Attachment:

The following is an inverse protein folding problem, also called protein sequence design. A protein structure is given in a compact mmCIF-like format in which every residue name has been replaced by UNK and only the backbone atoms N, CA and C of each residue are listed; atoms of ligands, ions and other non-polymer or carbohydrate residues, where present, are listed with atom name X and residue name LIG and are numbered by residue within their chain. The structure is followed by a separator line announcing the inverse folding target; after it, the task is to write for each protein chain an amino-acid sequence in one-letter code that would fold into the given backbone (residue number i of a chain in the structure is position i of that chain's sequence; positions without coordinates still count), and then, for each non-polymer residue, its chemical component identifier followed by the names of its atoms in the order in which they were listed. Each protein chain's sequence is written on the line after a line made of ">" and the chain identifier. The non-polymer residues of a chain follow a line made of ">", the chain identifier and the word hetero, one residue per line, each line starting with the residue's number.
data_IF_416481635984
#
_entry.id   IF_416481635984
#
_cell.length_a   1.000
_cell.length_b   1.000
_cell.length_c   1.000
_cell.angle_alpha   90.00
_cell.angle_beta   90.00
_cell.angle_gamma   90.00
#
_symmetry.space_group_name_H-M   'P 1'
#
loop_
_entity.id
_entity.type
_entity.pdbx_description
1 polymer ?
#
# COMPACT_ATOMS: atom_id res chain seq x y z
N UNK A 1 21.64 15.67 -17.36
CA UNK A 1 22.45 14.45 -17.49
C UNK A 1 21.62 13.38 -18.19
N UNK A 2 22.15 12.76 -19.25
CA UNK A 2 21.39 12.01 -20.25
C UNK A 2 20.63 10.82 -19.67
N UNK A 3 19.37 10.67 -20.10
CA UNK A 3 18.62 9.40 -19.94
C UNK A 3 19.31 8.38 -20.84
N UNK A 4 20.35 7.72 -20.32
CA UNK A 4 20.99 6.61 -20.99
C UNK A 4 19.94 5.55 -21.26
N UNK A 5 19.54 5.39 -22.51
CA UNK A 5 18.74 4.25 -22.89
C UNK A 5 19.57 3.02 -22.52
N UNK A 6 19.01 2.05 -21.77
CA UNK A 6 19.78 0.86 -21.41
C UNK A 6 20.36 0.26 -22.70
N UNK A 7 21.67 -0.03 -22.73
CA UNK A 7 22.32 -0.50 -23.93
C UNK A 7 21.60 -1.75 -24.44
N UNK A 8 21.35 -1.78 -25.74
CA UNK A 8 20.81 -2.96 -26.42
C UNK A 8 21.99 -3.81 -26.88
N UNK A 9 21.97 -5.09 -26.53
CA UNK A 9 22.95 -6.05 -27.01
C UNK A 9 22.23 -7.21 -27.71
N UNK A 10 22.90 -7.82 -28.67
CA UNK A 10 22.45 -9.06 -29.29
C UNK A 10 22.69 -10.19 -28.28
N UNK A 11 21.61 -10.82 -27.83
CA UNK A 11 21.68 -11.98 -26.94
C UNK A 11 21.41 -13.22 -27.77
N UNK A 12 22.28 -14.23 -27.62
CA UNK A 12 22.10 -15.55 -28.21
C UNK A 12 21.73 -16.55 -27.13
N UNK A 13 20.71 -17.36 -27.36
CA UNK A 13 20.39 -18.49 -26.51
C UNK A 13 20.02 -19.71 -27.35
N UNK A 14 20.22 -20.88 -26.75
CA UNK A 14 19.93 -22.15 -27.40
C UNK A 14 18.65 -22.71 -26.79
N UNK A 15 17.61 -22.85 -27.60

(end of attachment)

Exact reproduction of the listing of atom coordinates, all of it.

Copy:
The following is an inverse protein folding problem, also called protein sequence design. A protein structure is given in a compact mmCIF-like format in which every residue name has been replaced by UNK and only the backbone atoms N, CA and C of each residue are listed; atoms of ligands, ions and other non-polymer or carbohydrate residues, where present, are listed with atom name X and residue name LIG and are numbered by residue within their chain. The structure is followed by a separator line announcing the inverse folding target; after it, the task is to write for each protein chain an amino-acid sequence in one-letter code that would fold into the given backbone (residue number i of a chain in the structure is position i of that chain's sequence; positions without coordinates still count), and then, for each non-polymer residue, its chemical component identifier followed by the names of its atoms in the order in which they were listed. Each protein chain's sequence is written on the line after a line made of ">" and the chain identifier. The non-polymer residues of a chain follow a line made of ">", the chain identifier and the word hetero, one residue per line, each line starting with the residue's number.
data_IF_416481635984
#
_entry.id   IF_416481635984
#
_cell.length_a   1.000
_cell.length_b   1.000
_cell.length_c   1.000
_cell.angle_alpha   90.00
_cell.angle_beta   90.00
_cell.angle_gamma   90.00
#
_symmetry.space_group_name_H-M   'P 1'
#
loop_
_entity.id
_entity.type
_entity.pdbx_description
1 polymer ?
#
# COMPACT_ATOMS: atom_id res chain seq x y z
N UNK A 1 21.64 15.67 -17.36
CA UNK A 1 22.45 14.45 -17.49
C UNK A 1 21.62 13.38 -18.19
N UNK A 2 22.15 12.76 -19.25
CA UNK A 2 21.39 12.01 -20.25
C UNK A 2 20.63 10.82 -19.67
N UNK A 3 19.37 10.67 -20.10
CA UNK A 3 18.62 9.40 -19.94
C UNK A 3 19.31 8.38 -20.84
N UNK A 4 20.35 7.72 -20.32
CA UNK A 4 20.99 6.61 -20.99
C UNK A 4 19.94 5.55 -21.26
N UNK A 5 19.54 5.39 -22.51
CA UNK A 5 18.74 4.25 -22.89
C UNK A 5 19.57 3.02 -22.52
N UNK A 6 19.01 2.05 -21.77
CA UNK A 6 19.78 0.86 -21.41
C UNK A 6 20.36 0.26 -22.70
N UNK A 7 21.67 -0.03 -22.73
CA UNK A 7 22.32 -0.50 -23.93
C UNK A 7 21.60 -1.75 -24.44
N UNK A 8 21.35 -1.78 -25.74
CA UNK A 8 20.81 -2.96 -26.42
C UNK A 8 21.99 -3.81 -26.88
N UNK A 9 21.97 -5.09 -26.53
CA UNK A 9 22.95 -6.05 -27.01
C UNK A 9 22.23 -7.21 -27.71
N UNK A 10 22.90 -7.82 -28.67
CA UNK A 10 22.45 -9.06 -29.29
C UNK A 10 22.69 -10.19 -28.28
N UNK A 11 21.61 -10.82 -27.83
CA UNK A 11 21.68 -11.98 -26.94
C UNK A 11 21.41 -13.22 -27.77
N UNK A 12 22.28 -14.23 -27.62
CA UNK A 12 22.10 -15.55 -28.21
C UNK A 12 21.73 -16.55 -27.13
N UNK A 13 20.71 -17.36 -27.36
CA UNK A 13 20.39 -18.49 -26.51
C UNK A 13 20.02 -19.71 -27.35
N UNK A 14 20.22 -20.88 -26.75
CA UNK A 14 19.93 -22.15 -27.40
C UNK A 14 18.65 -22.71 -26.79
N UNK A 15 17.61 -22.85 -27.60